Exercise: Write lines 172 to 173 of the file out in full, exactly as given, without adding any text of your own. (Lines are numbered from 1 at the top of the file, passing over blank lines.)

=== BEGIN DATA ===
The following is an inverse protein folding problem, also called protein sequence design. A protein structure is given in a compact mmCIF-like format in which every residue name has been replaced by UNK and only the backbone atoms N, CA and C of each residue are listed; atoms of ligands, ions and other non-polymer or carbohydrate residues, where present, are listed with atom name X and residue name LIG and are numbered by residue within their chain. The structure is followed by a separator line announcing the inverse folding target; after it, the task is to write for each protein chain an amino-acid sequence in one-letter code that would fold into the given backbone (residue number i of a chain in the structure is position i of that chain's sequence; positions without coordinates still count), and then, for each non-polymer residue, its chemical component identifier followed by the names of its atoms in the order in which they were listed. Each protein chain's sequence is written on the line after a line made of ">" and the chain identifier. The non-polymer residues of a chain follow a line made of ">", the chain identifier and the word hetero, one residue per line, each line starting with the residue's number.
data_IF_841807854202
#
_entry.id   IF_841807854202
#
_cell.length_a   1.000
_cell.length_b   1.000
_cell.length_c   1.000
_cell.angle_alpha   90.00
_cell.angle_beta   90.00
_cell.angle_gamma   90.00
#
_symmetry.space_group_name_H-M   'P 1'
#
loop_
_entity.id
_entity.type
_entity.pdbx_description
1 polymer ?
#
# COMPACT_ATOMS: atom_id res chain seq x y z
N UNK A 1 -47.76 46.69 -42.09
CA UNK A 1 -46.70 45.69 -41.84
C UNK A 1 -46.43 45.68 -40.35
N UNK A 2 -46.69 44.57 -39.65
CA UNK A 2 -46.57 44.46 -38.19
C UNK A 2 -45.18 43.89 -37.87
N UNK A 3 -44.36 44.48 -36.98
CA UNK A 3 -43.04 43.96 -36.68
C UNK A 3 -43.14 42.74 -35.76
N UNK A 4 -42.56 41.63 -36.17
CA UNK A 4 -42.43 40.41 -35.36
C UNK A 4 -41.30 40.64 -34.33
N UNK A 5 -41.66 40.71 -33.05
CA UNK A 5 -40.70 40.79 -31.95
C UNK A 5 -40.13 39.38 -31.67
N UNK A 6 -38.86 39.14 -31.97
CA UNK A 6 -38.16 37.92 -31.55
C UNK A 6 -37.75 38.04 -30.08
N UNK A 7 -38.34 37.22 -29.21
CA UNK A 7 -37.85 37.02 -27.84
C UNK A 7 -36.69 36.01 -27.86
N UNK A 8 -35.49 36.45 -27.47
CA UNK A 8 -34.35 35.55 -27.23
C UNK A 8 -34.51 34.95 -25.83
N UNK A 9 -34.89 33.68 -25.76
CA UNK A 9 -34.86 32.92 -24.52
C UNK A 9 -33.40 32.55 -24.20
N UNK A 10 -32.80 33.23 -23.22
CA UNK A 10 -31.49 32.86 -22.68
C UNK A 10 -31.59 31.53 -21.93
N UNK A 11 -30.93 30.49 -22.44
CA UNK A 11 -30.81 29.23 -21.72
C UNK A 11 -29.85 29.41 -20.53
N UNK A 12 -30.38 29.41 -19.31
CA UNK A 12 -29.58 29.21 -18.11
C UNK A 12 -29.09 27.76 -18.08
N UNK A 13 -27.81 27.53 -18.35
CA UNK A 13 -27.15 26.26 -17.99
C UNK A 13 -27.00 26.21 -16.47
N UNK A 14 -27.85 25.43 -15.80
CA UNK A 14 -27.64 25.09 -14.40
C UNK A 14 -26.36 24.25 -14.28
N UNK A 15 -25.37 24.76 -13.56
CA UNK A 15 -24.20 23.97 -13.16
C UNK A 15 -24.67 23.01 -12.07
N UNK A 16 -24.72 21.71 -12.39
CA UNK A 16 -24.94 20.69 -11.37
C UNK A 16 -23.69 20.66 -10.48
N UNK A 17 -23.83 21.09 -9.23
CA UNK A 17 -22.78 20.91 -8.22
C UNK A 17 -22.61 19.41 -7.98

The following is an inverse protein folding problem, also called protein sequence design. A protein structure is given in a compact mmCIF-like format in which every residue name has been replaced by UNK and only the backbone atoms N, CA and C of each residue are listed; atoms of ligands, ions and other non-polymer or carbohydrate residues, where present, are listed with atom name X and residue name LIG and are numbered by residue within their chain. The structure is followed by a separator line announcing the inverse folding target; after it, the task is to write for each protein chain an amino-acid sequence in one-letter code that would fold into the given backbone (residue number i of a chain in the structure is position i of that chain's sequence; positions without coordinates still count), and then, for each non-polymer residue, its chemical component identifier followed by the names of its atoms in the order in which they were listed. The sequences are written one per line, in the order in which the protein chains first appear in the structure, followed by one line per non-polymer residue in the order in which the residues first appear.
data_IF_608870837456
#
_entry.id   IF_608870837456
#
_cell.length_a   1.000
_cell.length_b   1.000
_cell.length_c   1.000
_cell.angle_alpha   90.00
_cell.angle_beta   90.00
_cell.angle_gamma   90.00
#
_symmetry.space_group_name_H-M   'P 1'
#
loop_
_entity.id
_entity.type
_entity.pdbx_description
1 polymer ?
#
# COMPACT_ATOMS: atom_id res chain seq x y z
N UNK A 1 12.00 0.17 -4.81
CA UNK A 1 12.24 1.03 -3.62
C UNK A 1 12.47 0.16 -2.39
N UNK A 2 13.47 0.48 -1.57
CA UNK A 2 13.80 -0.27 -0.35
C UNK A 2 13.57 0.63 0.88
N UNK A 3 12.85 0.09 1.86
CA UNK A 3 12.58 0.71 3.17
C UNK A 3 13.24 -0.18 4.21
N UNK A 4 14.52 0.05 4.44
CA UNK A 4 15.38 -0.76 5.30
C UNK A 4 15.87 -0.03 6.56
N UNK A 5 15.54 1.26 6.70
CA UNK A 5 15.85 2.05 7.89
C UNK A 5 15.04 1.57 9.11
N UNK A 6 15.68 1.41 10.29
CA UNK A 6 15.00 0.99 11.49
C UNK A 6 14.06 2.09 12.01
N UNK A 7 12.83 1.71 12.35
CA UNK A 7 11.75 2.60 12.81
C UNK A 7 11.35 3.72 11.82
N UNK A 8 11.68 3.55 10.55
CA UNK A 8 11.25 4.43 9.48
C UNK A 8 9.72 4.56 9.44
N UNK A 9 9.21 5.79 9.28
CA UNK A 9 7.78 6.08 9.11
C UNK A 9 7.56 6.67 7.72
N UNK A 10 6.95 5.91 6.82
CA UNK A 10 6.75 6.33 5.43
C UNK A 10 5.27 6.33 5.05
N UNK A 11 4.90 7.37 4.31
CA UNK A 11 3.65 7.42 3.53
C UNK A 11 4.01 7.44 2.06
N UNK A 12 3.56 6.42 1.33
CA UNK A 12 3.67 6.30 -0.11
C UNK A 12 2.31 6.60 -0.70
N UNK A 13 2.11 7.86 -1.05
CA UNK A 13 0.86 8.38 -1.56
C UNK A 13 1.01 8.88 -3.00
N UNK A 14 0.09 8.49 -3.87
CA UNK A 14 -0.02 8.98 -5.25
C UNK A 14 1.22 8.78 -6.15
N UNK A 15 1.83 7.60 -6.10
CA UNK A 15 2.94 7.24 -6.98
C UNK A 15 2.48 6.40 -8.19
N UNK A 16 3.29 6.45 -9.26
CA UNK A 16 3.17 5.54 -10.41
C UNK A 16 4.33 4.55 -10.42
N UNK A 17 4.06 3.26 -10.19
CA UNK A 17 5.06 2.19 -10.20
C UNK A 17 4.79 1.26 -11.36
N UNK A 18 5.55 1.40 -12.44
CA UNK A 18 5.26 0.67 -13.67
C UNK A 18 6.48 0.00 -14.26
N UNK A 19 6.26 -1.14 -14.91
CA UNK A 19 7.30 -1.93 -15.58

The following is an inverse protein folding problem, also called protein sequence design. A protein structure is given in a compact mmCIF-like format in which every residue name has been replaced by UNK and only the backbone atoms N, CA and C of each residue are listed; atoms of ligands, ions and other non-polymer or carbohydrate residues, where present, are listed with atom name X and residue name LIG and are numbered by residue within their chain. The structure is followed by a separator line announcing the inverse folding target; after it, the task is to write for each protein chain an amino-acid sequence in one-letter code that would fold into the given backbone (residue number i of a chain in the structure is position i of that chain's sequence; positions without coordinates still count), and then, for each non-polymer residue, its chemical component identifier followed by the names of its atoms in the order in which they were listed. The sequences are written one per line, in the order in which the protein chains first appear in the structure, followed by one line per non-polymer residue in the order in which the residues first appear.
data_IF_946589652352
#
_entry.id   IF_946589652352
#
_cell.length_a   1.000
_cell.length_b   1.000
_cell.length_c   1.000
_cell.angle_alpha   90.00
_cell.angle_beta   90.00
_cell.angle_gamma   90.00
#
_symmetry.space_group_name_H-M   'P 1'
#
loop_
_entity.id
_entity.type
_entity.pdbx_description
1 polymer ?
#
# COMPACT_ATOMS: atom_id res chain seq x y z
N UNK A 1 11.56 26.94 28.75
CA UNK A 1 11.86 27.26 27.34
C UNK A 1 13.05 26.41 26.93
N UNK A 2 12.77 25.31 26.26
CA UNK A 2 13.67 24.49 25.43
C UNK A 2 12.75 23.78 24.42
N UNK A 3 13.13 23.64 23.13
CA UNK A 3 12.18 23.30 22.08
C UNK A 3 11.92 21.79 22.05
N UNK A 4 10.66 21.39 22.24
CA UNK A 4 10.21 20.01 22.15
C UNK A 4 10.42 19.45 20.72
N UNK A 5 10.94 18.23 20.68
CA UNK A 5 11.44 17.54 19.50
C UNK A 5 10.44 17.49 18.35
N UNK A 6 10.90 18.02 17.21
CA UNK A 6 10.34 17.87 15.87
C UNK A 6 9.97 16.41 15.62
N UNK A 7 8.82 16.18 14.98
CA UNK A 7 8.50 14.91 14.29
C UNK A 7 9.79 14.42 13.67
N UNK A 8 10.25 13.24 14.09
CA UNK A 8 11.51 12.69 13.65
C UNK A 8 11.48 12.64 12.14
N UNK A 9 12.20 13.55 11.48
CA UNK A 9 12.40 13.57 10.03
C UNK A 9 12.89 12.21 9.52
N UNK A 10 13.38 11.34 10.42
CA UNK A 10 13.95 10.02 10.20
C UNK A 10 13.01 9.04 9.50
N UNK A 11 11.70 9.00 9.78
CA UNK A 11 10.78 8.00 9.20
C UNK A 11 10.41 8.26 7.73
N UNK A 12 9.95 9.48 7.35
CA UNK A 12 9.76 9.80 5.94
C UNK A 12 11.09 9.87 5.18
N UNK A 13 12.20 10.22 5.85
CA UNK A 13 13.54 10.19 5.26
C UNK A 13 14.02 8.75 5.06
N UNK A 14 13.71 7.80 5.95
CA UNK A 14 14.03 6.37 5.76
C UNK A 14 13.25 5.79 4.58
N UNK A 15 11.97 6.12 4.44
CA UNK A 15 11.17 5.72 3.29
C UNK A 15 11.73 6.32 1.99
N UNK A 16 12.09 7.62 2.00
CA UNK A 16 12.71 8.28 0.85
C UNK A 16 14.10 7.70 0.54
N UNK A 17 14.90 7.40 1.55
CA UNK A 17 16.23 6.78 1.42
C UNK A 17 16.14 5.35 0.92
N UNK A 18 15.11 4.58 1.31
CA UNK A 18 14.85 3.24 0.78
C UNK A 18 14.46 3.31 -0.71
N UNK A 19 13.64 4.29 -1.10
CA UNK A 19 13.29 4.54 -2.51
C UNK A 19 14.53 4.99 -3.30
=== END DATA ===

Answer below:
CA UNK A 1 11.86 27.26 27.34
C UNK A 1 13.05 26.41 26.93